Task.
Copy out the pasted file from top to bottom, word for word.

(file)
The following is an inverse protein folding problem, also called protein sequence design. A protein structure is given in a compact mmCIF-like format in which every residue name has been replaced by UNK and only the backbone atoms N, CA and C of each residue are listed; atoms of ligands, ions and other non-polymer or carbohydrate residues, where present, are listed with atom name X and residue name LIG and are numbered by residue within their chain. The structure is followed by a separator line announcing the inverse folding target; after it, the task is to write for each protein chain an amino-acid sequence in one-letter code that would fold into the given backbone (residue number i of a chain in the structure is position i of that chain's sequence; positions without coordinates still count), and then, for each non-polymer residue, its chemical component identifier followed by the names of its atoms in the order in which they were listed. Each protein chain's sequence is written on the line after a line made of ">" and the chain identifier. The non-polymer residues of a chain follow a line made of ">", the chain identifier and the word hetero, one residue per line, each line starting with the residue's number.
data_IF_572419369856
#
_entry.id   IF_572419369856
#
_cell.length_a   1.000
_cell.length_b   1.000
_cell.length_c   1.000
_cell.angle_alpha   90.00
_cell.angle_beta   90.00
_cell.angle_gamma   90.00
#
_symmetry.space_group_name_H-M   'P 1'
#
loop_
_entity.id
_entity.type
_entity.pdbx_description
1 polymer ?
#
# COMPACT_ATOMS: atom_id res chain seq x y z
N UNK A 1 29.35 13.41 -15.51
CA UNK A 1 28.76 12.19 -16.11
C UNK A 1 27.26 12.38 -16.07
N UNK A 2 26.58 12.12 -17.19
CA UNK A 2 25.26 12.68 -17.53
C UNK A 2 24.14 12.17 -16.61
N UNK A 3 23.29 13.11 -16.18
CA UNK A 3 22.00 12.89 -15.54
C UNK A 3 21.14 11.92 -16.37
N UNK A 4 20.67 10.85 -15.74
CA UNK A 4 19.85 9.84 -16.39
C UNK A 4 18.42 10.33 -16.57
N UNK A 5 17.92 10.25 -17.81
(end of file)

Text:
The following is an inverse protein folding problem, also called protein sequence design. A protein structure is given in a compact mmCIF-like format in which every residue name has been replaced by UNK and only the backbone atoms N, CA and C of each residue are listed; atoms of ligands, ions and other non-polymer or carbohydrate residues, where present, are listed with atom name X and residue name LIG and are numbered by residue within their chain. The structure is followed by a separator line announcing the inverse folding target; after it, the task is to write for each protein chain an amino-acid sequence in one-letter code that would fold into the given backbone (residue number i of a chain in the structure is position i of that chain's sequence; positions without coordinates still count), and then, for each non-polymer residue, its chemical component identifier followed by the names of its atoms in the order in which they were listed. Each protein chain's sequence is written on the line after a line made of ">" and the chain identifier. The non-polymer residues of a chain follow a line made of ">", the chain identifier and the word hetero, one residue per line, each line starting with the residue's number.
data_IF_572419369856
#
_entry.id   IF_572419369856
#
_cell.length_a   1.000
_cell.length_b   1.000
_cell.length_c   1.000
_cell.angle_alpha   90.00
_cell.angle_beta   90.00
_cell.angle_gamma   90.00
#
_symmetry.space_group_name_H-M   'P 1'
#
loop_
_entity.id
_entity.type
_entity.pdbx_description
1 polymer ?
#
# COMPACT_ATOMS: atom_id res chain seq x y z
N UNK A 1 29.35 13.41 -15.51
CA UNK A 1 28.76 12.19 -16.11
C UNK A 1 27.26 12.38 -16.07
N UNK A 2 26.58 12.12 -17.19
CA UNK A 2 25.26 12.68 -17.53
C UNK A 2 24.14 12.17 -16.61
N UNK A 3 23.29 13.11 -16.18
CA UNK A 3 22.00 12.89 -15.54
C UNK A 3 21.14 11.92 -16.37
N UNK A 4 20.67 10.85 -15.74
CA UNK A 4 19.85 9.84 -16.39
C UNK A 4 18.42 10.33 -16.57
N UNK A 5 17.92 10.25 -17.81